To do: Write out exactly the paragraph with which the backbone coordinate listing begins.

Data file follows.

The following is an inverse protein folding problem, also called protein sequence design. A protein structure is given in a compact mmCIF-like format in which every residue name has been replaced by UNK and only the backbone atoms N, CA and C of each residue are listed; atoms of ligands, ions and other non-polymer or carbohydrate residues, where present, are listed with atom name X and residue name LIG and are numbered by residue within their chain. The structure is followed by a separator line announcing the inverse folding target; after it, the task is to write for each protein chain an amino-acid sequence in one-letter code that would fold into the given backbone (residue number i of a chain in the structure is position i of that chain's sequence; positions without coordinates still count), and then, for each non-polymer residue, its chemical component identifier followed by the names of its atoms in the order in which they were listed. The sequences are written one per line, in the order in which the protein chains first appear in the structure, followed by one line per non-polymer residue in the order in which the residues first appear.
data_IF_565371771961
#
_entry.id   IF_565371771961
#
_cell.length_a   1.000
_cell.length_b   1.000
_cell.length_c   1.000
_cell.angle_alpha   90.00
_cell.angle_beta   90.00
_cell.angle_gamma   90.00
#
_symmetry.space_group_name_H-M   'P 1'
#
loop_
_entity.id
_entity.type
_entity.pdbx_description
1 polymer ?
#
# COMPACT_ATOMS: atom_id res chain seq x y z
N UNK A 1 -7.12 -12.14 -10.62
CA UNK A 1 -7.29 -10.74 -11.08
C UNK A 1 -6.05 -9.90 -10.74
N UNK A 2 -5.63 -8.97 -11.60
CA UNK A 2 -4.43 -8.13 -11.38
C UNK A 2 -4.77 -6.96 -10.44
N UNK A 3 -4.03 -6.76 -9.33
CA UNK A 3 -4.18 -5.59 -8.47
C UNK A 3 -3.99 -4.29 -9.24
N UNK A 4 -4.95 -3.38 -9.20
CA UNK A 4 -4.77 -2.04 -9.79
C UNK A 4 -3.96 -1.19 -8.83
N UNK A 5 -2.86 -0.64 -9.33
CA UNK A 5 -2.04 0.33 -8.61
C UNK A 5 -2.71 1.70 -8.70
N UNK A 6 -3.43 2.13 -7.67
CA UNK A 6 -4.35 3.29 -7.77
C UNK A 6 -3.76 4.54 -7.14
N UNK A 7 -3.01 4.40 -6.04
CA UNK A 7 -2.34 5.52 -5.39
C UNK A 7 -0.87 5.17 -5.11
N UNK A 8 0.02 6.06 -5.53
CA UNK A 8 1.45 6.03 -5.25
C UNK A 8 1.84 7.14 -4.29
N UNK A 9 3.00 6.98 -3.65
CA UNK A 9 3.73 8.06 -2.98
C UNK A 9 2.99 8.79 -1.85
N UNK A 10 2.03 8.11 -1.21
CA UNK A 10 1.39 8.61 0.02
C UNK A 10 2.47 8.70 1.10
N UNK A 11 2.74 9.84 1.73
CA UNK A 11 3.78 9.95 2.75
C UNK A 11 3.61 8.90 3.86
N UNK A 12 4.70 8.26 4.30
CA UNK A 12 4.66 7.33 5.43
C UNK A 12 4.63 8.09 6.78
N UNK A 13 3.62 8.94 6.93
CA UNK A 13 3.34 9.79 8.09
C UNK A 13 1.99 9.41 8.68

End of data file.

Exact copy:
The following is an inverse protein folding problem, also called protein sequence design. A protein structure is given in a compact mmCIF-like format in which every residue name has been replaced by UNK and only the backbone atoms N, CA and C of each residue are listed; atoms of ligands, ions and other non-polymer or carbohydrate residues, where present, are listed with atom name X and residue name LIG and are numbered by residue within their chain. The structure is followed by a separator line announcing the inverse folding target; after it, the task is to write for each protein chain an amino-acid sequence in one-letter code that would fold into the given backbone (residue number i of a chain in the structure is position i of that chain's sequence; positions without coordinates still count), and then, for each non-polymer residue, its chemical component identifier followed by the names of its atoms in the order in which they were listed. The sequences are written one per line, in the order in which the protein chains first appear in the structure, followed by one line per non-polymer residue in the order in which the residues first appear.